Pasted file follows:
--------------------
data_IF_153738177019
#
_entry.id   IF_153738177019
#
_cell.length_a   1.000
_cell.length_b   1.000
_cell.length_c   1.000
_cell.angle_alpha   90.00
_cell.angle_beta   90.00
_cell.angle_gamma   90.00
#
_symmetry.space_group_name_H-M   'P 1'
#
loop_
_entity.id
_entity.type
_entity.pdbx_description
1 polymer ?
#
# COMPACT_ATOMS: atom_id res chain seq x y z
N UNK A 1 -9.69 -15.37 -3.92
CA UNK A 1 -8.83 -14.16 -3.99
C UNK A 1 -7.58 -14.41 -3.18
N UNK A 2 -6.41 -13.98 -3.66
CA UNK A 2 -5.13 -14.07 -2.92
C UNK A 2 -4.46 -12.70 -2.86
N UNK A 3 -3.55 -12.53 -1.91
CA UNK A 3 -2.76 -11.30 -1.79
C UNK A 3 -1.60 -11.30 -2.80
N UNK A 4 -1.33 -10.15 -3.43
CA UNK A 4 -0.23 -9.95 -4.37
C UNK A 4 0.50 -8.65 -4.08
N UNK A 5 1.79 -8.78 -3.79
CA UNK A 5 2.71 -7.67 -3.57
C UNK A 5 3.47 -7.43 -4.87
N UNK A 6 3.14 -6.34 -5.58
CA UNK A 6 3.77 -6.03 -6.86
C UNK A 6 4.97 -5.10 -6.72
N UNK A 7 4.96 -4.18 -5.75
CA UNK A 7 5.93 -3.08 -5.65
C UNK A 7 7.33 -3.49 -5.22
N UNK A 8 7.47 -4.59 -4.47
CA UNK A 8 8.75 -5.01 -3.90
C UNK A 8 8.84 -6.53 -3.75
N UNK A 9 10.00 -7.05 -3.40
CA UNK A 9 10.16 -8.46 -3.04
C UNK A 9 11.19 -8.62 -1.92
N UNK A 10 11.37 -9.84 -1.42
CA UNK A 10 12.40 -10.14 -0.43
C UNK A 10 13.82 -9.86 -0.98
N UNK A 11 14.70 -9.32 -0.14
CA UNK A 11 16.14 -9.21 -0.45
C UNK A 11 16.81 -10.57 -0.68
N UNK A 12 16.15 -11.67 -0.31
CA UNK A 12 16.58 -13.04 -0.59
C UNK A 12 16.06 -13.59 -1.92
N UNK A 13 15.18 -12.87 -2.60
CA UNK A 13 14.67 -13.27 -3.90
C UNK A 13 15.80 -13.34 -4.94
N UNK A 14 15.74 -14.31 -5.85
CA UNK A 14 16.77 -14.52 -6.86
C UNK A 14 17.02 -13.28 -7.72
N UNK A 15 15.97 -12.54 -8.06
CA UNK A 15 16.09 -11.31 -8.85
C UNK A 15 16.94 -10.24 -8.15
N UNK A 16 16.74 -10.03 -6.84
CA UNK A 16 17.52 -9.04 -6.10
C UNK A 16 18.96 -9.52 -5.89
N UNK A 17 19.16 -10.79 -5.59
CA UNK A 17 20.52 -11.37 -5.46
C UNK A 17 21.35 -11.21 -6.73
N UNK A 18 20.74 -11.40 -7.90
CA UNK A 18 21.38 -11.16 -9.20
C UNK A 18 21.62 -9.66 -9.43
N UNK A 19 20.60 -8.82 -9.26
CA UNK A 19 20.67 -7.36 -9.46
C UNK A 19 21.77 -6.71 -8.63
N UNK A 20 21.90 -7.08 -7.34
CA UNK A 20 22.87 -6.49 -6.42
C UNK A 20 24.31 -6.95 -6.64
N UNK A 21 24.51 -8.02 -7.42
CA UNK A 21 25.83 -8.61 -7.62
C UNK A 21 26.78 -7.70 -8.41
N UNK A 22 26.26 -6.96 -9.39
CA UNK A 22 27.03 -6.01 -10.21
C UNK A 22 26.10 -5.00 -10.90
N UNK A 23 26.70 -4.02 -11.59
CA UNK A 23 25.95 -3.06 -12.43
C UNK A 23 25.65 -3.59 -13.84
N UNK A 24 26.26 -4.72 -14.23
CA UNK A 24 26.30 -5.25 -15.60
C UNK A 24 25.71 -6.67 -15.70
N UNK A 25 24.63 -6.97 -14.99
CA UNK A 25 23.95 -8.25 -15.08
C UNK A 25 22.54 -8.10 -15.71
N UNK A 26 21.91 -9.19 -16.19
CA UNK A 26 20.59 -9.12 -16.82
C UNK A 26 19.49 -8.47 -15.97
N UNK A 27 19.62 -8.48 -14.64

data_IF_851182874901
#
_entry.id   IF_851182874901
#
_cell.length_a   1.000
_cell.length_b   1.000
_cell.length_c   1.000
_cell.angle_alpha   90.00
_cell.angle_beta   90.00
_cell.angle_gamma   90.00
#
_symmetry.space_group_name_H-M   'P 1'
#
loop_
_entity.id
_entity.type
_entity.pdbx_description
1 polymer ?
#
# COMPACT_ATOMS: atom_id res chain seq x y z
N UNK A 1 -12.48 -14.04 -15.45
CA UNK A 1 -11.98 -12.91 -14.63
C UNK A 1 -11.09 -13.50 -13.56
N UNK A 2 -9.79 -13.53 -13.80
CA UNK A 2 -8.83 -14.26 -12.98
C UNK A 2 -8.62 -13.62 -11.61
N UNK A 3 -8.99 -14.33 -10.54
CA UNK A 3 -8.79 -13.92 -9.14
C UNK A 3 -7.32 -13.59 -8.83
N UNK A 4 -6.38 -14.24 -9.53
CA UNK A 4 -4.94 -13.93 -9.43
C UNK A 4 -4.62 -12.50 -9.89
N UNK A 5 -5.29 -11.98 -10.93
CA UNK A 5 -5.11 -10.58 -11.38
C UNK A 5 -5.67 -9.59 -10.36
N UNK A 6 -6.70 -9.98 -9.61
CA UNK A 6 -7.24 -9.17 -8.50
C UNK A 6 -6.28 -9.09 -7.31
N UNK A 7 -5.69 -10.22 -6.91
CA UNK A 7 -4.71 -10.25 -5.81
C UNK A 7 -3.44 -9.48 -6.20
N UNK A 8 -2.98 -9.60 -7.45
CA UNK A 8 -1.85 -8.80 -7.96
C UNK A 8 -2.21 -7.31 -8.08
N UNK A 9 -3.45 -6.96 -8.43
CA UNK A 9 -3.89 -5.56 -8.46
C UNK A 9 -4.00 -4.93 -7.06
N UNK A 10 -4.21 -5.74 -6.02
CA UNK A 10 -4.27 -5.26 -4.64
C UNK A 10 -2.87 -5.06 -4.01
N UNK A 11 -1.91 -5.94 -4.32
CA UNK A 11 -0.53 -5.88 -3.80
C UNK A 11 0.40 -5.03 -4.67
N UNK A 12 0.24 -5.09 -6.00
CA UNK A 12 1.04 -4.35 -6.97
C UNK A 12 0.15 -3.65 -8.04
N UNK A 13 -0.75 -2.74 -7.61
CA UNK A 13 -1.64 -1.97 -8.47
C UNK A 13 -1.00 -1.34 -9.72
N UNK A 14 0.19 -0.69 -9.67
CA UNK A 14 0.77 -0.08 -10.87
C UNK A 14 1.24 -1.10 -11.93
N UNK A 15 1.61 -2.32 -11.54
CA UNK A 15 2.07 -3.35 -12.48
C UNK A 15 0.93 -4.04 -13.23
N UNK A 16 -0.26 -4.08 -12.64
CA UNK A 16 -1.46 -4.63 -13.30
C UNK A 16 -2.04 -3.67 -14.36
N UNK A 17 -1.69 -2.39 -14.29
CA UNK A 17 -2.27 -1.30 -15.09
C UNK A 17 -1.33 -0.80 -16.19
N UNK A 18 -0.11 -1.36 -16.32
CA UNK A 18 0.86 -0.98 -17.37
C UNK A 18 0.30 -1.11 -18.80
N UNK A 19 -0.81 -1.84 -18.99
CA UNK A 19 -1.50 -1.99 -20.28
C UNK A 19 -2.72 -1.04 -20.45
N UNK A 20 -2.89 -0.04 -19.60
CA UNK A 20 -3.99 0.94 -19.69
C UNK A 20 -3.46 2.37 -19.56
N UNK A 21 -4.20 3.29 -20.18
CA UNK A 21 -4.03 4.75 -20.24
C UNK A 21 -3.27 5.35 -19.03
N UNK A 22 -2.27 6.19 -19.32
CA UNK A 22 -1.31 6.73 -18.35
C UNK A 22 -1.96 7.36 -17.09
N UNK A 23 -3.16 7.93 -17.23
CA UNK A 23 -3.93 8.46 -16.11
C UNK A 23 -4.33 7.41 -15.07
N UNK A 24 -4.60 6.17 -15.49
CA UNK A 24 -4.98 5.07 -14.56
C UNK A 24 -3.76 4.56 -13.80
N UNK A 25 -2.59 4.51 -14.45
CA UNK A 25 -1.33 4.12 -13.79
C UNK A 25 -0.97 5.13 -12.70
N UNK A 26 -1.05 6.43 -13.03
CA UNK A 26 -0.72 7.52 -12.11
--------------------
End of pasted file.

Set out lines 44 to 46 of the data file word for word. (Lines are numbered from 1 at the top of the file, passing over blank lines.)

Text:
C UNK A 8 8.84 -6.53 -3.75
N UNK A 9 10.00 -7.05 -3.40
CA UNK A 9 10.16 -8.46 -3.04